By Francesca Fontana 

Ford Motor Co.

Detroit's auto makers are temporarily shutting down factories in the U.S., Mexico and Canada to limit the spread of the new coronavirus. Ford, General Motors Co., and Fiat Chrysler Automobiles NV came to the decision Wednesday after discussions with union leaders. The shutdown will be treated like other routine work stoppages, during which the companies are required to provide affected employees with extra pay to supplement unemployment benefits. Ford shares fell 10% Wednesday.

Comcast Corp.

Theater closures aren't stopping Universal Pictures from showing its movies. The film studio, owned by Comcast, said Monday that by the end of the week, recently released films like "The Invisible Man," "The Hunt" and "Emma" will be available for digital rental for $19.99 in the U.S., or the equivalent value in overseas markets. Paying the rental fee will allow customers 48 hours to watch the movie. The move is a massive change from Hollywood's long-established business model that could upend the industry if other studios follow suit. The decision comes amid widespread closures of movie theaters as the global coronavirus pandemic spreads. Comcast shares fell 8.4% Monday.

Boeing Co.

Boeing workers are bracing for possible cuts as a cash drain ravages their company. The Wall Street Journal reported Thursday that Boeing is considering a dividend reduction and possibly laying off workers at its jetliner plants. The coronavirus-driven collapse in passenger traffic has forced airlines to park hundreds of planes and left them unwilling to take new ones, even as Boeing works to overcome the yearlong grounding of its 737 MAX. Earlier in the week, Boeing said it was seeking at least $60 billion to aid the U.S. aerospace industry, asking for support from private and public sources. Boeing shares fell 4.1% Thursday.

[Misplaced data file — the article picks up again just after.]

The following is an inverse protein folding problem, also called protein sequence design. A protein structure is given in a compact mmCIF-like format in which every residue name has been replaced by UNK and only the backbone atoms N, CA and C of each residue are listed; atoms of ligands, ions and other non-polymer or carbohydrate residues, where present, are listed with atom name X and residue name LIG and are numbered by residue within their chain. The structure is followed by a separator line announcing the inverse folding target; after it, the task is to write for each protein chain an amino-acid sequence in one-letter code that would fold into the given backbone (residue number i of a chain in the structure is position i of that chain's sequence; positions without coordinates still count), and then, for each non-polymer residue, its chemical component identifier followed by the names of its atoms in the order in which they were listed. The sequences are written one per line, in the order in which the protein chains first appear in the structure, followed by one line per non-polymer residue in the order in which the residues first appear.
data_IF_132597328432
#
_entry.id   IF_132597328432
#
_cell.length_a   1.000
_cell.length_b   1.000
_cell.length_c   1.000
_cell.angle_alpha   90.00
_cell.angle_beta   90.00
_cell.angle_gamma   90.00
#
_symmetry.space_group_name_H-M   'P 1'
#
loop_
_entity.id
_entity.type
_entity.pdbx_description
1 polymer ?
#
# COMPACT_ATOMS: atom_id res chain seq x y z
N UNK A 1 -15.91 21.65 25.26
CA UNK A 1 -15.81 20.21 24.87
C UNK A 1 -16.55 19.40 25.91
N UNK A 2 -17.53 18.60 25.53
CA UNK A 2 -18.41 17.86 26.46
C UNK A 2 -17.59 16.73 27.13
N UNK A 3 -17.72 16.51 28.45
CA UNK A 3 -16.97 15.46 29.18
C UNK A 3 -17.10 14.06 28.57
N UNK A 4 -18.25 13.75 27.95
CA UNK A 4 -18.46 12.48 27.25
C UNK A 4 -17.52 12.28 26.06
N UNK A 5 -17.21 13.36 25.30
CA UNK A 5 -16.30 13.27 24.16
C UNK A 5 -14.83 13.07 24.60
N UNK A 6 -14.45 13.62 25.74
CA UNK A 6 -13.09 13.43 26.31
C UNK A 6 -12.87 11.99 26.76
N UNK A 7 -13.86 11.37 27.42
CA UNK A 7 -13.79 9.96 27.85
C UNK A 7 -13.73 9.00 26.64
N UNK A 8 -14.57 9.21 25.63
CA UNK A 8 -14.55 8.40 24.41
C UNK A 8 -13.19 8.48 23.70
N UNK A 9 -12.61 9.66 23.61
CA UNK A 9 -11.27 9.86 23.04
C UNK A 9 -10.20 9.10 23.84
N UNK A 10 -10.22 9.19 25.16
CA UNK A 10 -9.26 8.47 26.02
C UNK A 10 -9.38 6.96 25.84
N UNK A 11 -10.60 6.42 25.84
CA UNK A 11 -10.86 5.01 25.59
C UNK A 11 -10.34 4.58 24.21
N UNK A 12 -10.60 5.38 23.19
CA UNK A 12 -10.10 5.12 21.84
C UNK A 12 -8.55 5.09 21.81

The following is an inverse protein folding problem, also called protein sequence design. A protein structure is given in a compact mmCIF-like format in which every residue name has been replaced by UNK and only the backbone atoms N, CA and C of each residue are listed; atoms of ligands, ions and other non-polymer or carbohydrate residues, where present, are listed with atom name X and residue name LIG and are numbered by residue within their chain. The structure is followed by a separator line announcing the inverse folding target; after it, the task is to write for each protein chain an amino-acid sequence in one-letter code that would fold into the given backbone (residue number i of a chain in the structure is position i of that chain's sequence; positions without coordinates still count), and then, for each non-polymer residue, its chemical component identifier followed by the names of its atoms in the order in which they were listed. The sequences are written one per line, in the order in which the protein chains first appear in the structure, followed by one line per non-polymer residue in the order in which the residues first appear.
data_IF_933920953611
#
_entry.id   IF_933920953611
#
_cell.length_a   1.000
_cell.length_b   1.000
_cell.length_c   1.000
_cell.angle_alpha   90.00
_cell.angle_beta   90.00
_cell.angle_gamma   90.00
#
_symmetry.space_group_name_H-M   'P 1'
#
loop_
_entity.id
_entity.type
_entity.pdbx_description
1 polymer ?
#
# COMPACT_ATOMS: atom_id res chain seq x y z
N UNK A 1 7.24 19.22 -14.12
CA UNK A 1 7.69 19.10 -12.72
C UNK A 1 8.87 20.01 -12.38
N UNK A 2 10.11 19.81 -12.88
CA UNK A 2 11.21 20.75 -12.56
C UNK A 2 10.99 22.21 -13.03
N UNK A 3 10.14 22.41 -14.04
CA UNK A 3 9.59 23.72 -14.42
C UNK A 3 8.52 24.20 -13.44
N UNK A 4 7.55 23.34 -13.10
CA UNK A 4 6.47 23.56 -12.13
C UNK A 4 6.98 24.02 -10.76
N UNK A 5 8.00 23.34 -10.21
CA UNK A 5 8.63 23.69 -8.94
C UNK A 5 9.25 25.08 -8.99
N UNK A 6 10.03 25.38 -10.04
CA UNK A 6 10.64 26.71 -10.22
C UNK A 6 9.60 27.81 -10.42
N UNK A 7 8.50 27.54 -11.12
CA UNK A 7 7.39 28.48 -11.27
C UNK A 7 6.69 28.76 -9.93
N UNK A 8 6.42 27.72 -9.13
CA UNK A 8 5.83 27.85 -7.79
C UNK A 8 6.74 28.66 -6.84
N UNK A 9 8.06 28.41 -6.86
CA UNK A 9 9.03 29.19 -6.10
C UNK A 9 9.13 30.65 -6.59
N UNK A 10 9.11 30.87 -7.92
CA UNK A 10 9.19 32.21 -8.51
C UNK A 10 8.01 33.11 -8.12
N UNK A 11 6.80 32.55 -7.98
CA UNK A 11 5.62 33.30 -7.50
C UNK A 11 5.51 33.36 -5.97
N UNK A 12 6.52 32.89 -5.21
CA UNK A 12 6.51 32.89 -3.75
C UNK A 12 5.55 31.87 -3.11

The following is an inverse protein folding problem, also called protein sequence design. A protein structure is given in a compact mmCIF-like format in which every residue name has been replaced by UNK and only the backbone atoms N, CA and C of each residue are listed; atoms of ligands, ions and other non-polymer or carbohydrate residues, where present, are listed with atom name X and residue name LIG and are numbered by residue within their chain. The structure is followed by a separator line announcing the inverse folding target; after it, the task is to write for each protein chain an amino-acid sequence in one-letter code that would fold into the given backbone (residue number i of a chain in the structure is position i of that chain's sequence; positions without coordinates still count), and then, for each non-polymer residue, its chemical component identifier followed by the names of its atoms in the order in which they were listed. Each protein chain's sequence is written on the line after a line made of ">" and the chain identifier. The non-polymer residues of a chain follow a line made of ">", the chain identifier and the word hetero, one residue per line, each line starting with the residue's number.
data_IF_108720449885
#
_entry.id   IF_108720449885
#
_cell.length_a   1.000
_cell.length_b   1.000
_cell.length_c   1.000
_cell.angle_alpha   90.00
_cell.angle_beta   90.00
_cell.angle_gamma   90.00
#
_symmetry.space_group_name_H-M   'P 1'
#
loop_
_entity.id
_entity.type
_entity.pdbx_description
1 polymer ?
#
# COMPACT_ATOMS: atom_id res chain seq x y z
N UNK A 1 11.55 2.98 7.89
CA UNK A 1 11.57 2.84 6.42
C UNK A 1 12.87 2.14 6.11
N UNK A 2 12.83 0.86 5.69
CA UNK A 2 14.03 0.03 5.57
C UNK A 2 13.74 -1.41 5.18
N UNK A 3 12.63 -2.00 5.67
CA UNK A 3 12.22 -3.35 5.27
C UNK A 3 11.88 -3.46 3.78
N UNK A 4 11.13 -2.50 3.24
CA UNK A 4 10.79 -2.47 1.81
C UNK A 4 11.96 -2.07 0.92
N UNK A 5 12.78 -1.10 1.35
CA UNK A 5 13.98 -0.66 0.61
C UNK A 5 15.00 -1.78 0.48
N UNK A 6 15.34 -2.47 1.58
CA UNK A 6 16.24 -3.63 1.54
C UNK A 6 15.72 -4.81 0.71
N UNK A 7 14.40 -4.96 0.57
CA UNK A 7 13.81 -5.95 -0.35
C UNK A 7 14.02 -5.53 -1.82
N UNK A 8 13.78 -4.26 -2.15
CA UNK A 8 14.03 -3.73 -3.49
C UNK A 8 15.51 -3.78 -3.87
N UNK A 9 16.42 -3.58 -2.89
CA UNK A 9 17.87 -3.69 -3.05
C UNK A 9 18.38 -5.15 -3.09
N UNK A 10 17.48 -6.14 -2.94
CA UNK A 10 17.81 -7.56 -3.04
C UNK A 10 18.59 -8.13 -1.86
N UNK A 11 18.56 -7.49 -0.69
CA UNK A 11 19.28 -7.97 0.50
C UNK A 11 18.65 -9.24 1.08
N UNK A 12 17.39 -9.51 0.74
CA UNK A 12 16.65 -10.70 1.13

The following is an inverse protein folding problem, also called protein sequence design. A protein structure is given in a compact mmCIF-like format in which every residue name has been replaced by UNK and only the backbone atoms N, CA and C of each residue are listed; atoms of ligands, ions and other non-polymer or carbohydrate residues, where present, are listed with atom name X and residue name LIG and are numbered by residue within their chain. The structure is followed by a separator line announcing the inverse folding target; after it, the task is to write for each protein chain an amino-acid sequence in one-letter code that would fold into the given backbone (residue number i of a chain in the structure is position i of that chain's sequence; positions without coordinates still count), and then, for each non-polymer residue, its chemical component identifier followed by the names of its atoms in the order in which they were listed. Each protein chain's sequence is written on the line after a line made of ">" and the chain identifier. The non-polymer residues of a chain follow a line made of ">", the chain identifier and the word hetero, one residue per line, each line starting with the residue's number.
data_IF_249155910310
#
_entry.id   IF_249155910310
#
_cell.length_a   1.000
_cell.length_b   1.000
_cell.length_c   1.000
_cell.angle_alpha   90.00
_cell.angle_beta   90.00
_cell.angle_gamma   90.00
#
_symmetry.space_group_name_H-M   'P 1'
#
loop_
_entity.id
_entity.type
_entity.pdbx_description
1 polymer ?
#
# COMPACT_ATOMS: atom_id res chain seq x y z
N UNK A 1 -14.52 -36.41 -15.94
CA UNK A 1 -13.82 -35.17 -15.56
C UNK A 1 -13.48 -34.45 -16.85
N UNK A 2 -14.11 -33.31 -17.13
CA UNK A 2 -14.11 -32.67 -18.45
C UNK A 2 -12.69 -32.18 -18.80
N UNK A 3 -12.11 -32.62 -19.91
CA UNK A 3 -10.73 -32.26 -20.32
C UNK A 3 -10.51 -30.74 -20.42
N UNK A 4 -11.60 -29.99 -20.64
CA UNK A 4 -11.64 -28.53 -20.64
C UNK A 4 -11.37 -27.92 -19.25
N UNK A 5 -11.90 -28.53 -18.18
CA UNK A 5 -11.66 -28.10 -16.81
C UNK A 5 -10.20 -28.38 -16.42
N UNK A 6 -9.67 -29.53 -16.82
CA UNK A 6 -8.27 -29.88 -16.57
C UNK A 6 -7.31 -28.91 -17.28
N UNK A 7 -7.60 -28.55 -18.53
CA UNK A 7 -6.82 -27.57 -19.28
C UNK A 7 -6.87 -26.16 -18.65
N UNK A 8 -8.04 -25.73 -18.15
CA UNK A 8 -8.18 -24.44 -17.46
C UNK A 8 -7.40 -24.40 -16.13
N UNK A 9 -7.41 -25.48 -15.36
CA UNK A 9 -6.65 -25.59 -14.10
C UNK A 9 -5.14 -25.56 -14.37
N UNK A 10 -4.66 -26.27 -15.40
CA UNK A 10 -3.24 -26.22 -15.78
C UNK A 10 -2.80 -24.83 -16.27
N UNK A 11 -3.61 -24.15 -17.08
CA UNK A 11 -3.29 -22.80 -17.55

General Mills Inc.

U.S. consumers are stocking up on food to ride out the pandemic, meaning more demand for Cheerios cereal, Yoplait yogurt and Progresso soup. The company that makes those products said Wednesday that retailers in North America and Europe have started buying more and its factories are running at near capacity to keep up. Over the past week people have started stocking up on essentially all foods, not just staples like soup and flour, Chief Executive Jeff Harmening said. General Mills said it has contingency plans to keep factories running if workers stay home due to school closures and social-distancing measures. General Mills shares fell 3.2% Wednesday.

Marriott International Inc.

The world's largest hotel company is starting to furlough employees as economic damage from the coronavirus pandemic mounts. Marriott said Tuesday that it expects to temporarily lay off tens of thousands of workers as it ramps up hotel closings around the world. The company began shutting down some of its managed properties last week. The employees at these properties won't be paid while on furlough but the bulk will keep receiving health-care benefits paid for by the hotel owner, which for the vast majority of the brand's properties isn't Marriott. Marriott is also trimming staff through furloughs at properties that are still operating. The staff reductions include everyone from general managers to housekeepers. Marriott shares fell 13% Tuesday.

Amazon.com Inc.

Amazon.com is going on a hiring spree as millions turn to online deliveries as a way of limiting the spread of the new coronavirus. The tech giant plans to hire an additional 100,000 employees in the U.S. and is raising pay for all employees in fulfillment centers, transportation, stores and deliveries in the U.S. and Canada by $2 an hour. The decision shows the dual challenge Amazon and its peers face as they try to meet surging demand and also take care of employees at the front lines of the pandemic. The 100,000 new Amazon jobs, in locations across the U.S., will be added at a time when broader retail is contracting and retailers rethink operating physical stores during a pandemic. Amazon shares gained 7% Tuesday.

Altria Group Inc.

Altria's CEO has contracted the coronavirus illness, becoming one of the first leaders of a major U.S. company to be hit by the fast-spreading outbreak. Howard Willard, the tobacco giant's chairman and chief executive officer, is taking a temporary medical leave of absence and Finance Chief Billy Gifford will assume his authority and responsibilities until he returns. Altria also announced a two-week suspension of operations at the Richmond, Va., manufacturing center where it makes Marlboros after two employees tested positive for the virus. The company said it has enough cigarette inventory to continue shipping at current rates for about two months. Altria shares fell 7.6% Friday.

Write to Francesca Fontana at francesca.fontana@wsj.com

 

(END) Dow Jones Newswires

March 20, 2020 19:46 ET (23:46 GMT)

Copyright (c) 2020 Dow Jones & Company, Inc.
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